I have seen the documentary "Fresh" at least three times now despite its poor graphic quality. The documentary has many great messages, is inspirational, and I would recommend to anyone but especially those who want or have a farm, even if its just a hobby farm.
The documentary puts great emphasis on the evils of industrialized farming, and they aren't wrong about them. In industrialized farming we see alot of issues: Inhumane treatment of animals, toxic manure, waste problems, mass amounts of pharmaceutics entering our food supply, and a created need for synthetic fertilizer. Mono-cultures are not found in nature because they are very vulnerable especially to disease and pests. Manure if produced naturally is not toxic and is a fertilizer, but when industry farmers begin using cattle feed and introducing chemicals into the bodies of the animal their manure becomes tainted and no longer is to be used as a fertilizer, which creates the need for synthetic fertilizer and creates a waste issue.
Joel, a sustainable farmer from Virginia did the first part of the documentary. While he referred to the cattle as T-Bone steaks you could see how much he loved the animals by the fact that he provided a ladder for chickens that were facing a two foot drop. Clearly they could have made it on there own but that gesture shows that he cares. He said, and I quote, "Part of our duty as stewards of the Earth is to respect the design of nature". Those are words of wisdom right there, and he lives by them.
Joel moves his cattle from paddock to paddock to mimic there natural herding instinct. He follows the cattle about three days later with birds who pick the fly larvae out of the manure and also eat other pests. The manure fertilizes the field to provide more food for the cattle, its a great cycle! Joel respects the animals nature unlike factory farms. In factory/industrialized farms chickens beaks and claws are cut, which are crucial for them to scratch and peck/eat bugs including pests. Chickens are natures pesticides! He personally knows farmers feeding dead chickens to cows, who are herbivores. There is also dead animal byproduct in many herbivores feeds, given to the animals on feed lots. It's Joels opinion that this defiance of the laws of nature are what caused the avian flu, mad cow disease, and other food health safety issues that we encounter. He estimates that he makes about $3000 per acre, yet doesn't have to buy seeds or fertilizer. Another of his quotes "if we take care of the grass the grass will take care of the animals!".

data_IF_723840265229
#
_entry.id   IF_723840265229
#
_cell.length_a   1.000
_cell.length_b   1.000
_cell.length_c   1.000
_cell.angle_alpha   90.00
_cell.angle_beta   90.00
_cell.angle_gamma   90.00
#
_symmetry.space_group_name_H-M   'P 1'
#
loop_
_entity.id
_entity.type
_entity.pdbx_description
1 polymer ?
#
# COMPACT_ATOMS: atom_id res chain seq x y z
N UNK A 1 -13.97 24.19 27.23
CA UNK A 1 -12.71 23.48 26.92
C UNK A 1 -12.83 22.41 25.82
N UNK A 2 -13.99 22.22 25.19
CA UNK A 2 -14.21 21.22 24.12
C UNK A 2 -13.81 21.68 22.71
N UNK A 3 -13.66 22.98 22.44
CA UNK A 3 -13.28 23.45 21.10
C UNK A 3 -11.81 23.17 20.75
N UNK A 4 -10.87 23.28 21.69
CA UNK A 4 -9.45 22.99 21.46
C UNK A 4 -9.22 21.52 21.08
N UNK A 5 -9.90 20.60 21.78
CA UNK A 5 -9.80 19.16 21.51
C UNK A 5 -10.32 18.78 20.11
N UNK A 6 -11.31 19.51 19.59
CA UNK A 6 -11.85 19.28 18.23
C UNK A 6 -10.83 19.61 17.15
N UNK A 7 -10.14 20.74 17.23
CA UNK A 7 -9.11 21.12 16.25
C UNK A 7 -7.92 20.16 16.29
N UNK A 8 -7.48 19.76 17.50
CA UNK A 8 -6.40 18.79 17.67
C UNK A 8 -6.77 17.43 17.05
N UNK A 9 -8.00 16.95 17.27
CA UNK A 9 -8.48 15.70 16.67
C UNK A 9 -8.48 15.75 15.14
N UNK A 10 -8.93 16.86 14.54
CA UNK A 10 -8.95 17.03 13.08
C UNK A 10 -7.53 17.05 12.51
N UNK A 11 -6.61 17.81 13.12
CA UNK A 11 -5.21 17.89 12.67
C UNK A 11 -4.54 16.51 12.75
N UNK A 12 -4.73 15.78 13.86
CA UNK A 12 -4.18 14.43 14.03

Russ Kremer is featured in "Fresh" following Joel. He was once an industry style farmer. He ran a Hog Farm and discovered that his hogs were always sick so he was treating them with antibiotics and pharmaceutics all the time. When he got stabbed in the leg by the bore hogs tusk he developed strep, all the pharmaceutics he was giving the hog made the Strep resistant to the antibiotics prescribed and doctors didn't think Kremer would live to tell others about it. Since the near death experience Kremer has become an organic farmer. He hasn't used antibiotics on his farm in fourteen years and estimated he saved 14k in pharmaceutics the first year alone. His farm currently has 300 organic hogs.
David Ball, owner of Hen House Superstore, partners with Good Nature Family Farms, which is an alliance of 75 locally owned and operated farms. Vegetables, Fruits, Dairy, Meats, Poultry, Honey, etc can all be bought from his store and be supporting the local economy! Buying local in addition to boosting your local economy also contains more nutrients, because food begins loosing nutrients as soon as its harvested.
Will Allen, the director of Growing Power, was also featured in Fresh. http://www.growingpower.org/
Ultimately I would recommend this documentary. Anything that makes you think and reconsider how your living your life is worth listening to if you believe it might cause you or help you make a positive change. The main point of this documentary from my understanding is to promote people to buy locally and to promote decentralizing the food system in order to boost the economy, make our food system more sustainable, and less vulnerable.